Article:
TPPA rebrand betrays the national interest
22 February 2018
Press release - It’s Our Future NZ
For immediate release
TPPA rebrand betrays the national interest and our progressive values
‘It’s Our Future continues to oppose the ironic rebrand of the Trans-Pacific Partnership,’ says Oliver Hailes, spokesperson for New Zealand’s network of opponents to the economic treaty, which was released to the public yesterday.
‘The final text and the National Interest Analysis (NIA) simply affirm our longstanding position that New Zealand is going to give up important aspects of its sovereignty for a trifling increase in GDP — between 0.3 and 1.0 per cent by 2038, according to the NIA.’
‘Anyhow, the new Government can hardly hang its hat on GDP alone when its Ministers have declared so many times that they now measure New Zealand’s prosperity with more progressive values.’
Mr Hailes takes issue with the NIA claim the treaty deserves its new label as "comprehensive” and “progressive”. The commitments to labour and environmental standards were already included in the last version and are very weak when compared to the investment chapter and Investor-State Dispute Settlement (ISDS) mechanism.
‘Foreign investors can still sue us for billions if we significantly erode their profits by regulating in the interests of workers, public health and the environment, despite the government’s claims that such measures can‘t be challenged.’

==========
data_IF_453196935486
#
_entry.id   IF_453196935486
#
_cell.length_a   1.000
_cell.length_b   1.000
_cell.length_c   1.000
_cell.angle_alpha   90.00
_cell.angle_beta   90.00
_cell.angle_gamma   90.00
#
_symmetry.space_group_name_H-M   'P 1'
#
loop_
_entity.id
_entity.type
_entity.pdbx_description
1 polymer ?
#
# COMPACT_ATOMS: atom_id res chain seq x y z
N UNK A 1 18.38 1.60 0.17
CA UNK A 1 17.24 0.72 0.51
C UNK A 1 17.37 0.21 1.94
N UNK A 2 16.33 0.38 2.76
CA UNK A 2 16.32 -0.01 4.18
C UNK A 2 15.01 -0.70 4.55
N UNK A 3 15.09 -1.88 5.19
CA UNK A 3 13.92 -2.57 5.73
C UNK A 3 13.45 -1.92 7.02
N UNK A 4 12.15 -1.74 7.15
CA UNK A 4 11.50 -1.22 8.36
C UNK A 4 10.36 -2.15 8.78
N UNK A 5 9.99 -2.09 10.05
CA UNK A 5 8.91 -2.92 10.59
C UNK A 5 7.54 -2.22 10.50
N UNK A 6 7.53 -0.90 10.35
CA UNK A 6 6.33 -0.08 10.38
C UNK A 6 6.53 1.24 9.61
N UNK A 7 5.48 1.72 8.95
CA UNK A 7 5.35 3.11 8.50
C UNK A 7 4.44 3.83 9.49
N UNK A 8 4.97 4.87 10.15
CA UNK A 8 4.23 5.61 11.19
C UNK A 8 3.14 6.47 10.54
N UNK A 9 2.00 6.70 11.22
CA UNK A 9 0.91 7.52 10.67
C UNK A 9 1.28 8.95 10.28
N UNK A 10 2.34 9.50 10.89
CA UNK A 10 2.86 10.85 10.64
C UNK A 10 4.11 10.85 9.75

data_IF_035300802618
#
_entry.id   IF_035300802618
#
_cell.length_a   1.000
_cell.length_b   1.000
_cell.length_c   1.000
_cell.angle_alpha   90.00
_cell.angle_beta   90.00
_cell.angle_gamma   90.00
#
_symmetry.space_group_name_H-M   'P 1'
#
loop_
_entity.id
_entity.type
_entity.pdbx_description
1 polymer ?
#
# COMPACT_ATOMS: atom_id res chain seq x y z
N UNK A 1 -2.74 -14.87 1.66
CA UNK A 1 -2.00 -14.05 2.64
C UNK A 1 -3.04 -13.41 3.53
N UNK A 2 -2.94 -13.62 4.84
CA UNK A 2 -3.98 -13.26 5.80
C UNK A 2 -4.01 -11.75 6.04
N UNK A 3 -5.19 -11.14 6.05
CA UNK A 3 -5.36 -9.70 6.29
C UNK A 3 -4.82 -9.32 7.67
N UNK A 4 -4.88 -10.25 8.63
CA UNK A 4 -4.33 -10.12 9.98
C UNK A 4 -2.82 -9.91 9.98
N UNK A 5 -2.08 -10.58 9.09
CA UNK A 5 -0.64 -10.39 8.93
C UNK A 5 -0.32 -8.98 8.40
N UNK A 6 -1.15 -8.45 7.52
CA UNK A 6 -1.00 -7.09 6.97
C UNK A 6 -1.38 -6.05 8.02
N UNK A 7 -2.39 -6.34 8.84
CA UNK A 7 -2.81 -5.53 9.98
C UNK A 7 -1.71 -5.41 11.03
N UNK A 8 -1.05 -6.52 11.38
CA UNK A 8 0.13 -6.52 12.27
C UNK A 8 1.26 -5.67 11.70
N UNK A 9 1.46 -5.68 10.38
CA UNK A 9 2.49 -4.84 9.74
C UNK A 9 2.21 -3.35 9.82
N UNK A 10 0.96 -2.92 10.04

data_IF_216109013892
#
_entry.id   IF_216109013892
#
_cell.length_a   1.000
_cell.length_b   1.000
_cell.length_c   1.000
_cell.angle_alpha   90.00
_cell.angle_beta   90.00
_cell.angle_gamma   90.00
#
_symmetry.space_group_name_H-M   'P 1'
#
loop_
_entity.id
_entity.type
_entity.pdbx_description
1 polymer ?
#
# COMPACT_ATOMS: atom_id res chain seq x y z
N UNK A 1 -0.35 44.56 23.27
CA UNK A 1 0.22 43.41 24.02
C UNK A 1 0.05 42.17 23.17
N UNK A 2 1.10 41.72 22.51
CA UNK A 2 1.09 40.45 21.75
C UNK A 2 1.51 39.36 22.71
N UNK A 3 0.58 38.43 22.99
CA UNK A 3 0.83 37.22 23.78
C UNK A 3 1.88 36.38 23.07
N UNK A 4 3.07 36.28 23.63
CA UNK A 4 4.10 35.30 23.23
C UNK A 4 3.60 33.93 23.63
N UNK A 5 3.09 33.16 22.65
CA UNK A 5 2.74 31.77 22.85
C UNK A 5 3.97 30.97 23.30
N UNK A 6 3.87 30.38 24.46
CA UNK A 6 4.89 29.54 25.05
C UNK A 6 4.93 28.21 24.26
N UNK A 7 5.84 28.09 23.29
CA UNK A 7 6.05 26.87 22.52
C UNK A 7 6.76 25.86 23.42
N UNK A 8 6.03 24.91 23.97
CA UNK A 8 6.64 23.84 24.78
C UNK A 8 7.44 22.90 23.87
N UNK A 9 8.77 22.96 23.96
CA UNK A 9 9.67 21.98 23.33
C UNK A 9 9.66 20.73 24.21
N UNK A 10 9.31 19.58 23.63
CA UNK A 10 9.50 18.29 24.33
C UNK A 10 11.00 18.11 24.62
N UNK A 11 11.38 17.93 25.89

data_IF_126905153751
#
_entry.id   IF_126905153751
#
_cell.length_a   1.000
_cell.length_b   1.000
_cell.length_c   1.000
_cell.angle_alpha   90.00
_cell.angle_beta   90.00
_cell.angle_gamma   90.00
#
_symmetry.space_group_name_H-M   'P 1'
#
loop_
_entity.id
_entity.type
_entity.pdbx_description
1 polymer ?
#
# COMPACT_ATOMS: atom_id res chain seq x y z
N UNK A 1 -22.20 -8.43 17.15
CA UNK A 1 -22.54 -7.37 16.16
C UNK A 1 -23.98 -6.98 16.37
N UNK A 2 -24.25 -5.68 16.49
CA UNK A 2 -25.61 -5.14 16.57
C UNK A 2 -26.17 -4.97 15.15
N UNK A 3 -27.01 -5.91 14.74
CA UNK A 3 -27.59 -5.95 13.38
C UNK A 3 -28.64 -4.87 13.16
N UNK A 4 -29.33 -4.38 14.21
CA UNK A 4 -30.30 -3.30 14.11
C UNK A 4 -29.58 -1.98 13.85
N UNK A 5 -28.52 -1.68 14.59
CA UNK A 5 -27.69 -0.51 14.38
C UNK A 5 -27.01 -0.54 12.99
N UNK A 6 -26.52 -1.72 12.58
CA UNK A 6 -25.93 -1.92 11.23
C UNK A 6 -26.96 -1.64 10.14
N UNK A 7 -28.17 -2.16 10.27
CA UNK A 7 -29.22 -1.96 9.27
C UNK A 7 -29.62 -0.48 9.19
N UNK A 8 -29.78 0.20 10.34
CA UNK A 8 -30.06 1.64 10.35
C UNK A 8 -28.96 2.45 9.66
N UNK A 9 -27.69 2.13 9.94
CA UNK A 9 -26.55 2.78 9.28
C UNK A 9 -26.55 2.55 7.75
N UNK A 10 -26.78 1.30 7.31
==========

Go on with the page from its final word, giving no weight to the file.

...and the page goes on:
‘Nowhere in the 6,000 pages of text does it mention the words “climate change”. Not even once.’
‘What makes us even more indignant’, says Mr Hailes, ‘is that the governing parties promised they would not ratify this treaty when they were in opposition. And now they’re leading the charge.’
He points out that the text released yesterday is exactly the same as the one that Labour and New Zealand First MPs marched against, except for the 22 suspensions which can be revived. It contains the core provisions that were predicted to restrict the ability of Parliament to make laws in the interests of all New Zealanders.
continue to oppose the treaty, but they’ve been pretty
quiet. And no one in Parliament seems to be giving voice to
Māori concerns raised in the Waitangi
‘That’s why we’re pushing ahead with our petition to reform the process for negotiating trade and investment deals. We’ll oppose the signing and we’ll demand answers during the parliamentary examination.’
‘We’re adamant this treaty contains all the wrong rules for New Zealand’s future. The world economy’s moving from Big Oil to Big Data. This agreement threatens to place a frightening price tag on pursuing the policies we need to get out of last century’s fossil-fuelled economy.’
‘At the same time, it prevents public oversight of this century’s data-driven economy by empowering the multinational corporations who hoard intellectual property, control the global tech infrastructure and avoid paying their fair share of tax. All at the expense of voters, workers, consumers, taxpayers, patients and their environment.’
‘It’s even more
tragic when these are exactly the people who the Government
promised to serve.
The TPPA rebrand betrays the national interest and our progressive values.’